Glasgow Licensing Board’s plans to bar supermarkets from expanding their sales of alcohol have suffered a setback in the face of a wave of legal actions.
Last month the city’s Licensing Board denied a number of supermarkets space to increase their alcohol sales following new powers given to them by the Scottish Government.
But now, in the face of legal challenges from the supermarkets, the Board says it is looking again at their applications and it criticised the Government for not giving the Board sufficient power to see the decision through.
Stephen Dornan, head of Glasgow’s Licensing Board, has urged the stores to “get involved in the spirit of the Act”.
He warned that one retailer had applied to remove an entire aisle of flavoured and spring water and replace it with alcohol.
Mr Dornan said that the Board lacked the clout to fight the supermarket chains in court.
He said: “Unlike the other licensing objectives where the board is able to consult with the police and licensing standards officers, there is no similar consultation process in relation to public health and therefore the board can only act on its own local knowledge.
“Unfortunately, in terms of the legislation, that local knowledge, however well informed, is unlikely to satisfy the courts. While the board feels that its decisions were entirely justified, it has to accept that it could be a battle it is unlikely to win”, he said.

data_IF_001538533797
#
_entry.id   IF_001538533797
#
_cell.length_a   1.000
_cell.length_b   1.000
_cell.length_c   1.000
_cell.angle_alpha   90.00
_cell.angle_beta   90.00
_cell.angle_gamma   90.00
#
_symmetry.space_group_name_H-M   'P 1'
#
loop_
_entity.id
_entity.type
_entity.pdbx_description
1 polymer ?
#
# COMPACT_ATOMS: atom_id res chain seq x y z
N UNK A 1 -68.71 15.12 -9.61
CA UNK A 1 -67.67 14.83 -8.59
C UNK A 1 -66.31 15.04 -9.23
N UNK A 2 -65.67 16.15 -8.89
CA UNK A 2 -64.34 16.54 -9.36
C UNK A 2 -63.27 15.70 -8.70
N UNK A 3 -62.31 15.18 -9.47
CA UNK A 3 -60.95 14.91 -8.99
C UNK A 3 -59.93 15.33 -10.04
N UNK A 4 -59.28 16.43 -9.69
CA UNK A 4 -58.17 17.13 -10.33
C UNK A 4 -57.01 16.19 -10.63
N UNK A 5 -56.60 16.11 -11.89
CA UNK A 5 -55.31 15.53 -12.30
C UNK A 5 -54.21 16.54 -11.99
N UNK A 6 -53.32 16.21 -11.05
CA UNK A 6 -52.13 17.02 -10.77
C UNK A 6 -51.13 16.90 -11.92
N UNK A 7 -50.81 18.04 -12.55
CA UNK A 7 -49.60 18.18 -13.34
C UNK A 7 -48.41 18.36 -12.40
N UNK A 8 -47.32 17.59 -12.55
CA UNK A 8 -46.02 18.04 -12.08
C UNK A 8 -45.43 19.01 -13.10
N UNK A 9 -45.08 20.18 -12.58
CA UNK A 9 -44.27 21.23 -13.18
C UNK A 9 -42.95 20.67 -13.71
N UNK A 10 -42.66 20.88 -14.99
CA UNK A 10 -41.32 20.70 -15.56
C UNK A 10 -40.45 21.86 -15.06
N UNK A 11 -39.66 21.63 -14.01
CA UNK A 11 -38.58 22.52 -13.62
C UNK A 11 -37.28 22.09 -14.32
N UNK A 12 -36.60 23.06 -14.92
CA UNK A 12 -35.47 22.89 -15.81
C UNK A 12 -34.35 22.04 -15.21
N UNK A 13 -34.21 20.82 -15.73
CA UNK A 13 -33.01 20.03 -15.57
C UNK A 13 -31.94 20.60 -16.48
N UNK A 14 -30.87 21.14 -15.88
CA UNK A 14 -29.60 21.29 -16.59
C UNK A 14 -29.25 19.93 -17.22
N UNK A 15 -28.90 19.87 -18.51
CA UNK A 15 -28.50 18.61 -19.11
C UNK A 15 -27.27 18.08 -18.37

Mr Dornan continued: “The board believes that these cases highlight yet another major flaw in the new licensing legislation in terms of its failure to back up what was intended to be the most robust power given to boards to properly tackle widespread problems associated with alcohol misuse.
“The Act has not lived up to expectation and today we are calling on the Government to urgently address this and give effective powers to boards.”
The Board’s move came in light of legislation which came into effect in September, from the Licensing (Scotland) Act 2005, which requires Licensing Boards to consider “public health” when granting alcohol licenses.
No other Licensing Board in Scotland had taken such firm action on the same scale.
A Scottish Government spokesman said there is “nothing preventing those involved in promoting health from directly opposing any new application and the licensing board considering such objections to the application”.
The Herald newspaper added its criticism of the Government saying: “It is all very well for Kenny MacAskill, the Justice Secretary, to urge boards to be bold but they need the tools to do the job.”
In January it was revealed that alcohol abuse costs every Scottish adult £900 per year.
The study, conducted by the University of York, estimated the total burden to Scotland’s public purse to be around £3.56 billion a year.
Dr Sally Winning, deputy chairman of the British Medical Association in Scotland, said at the time: “This new study shows that the human cost of alcohol misuse is far greater than we had even imagined and the increasing cost of treating the growing number of people drinking to excess could cripple the NHS.”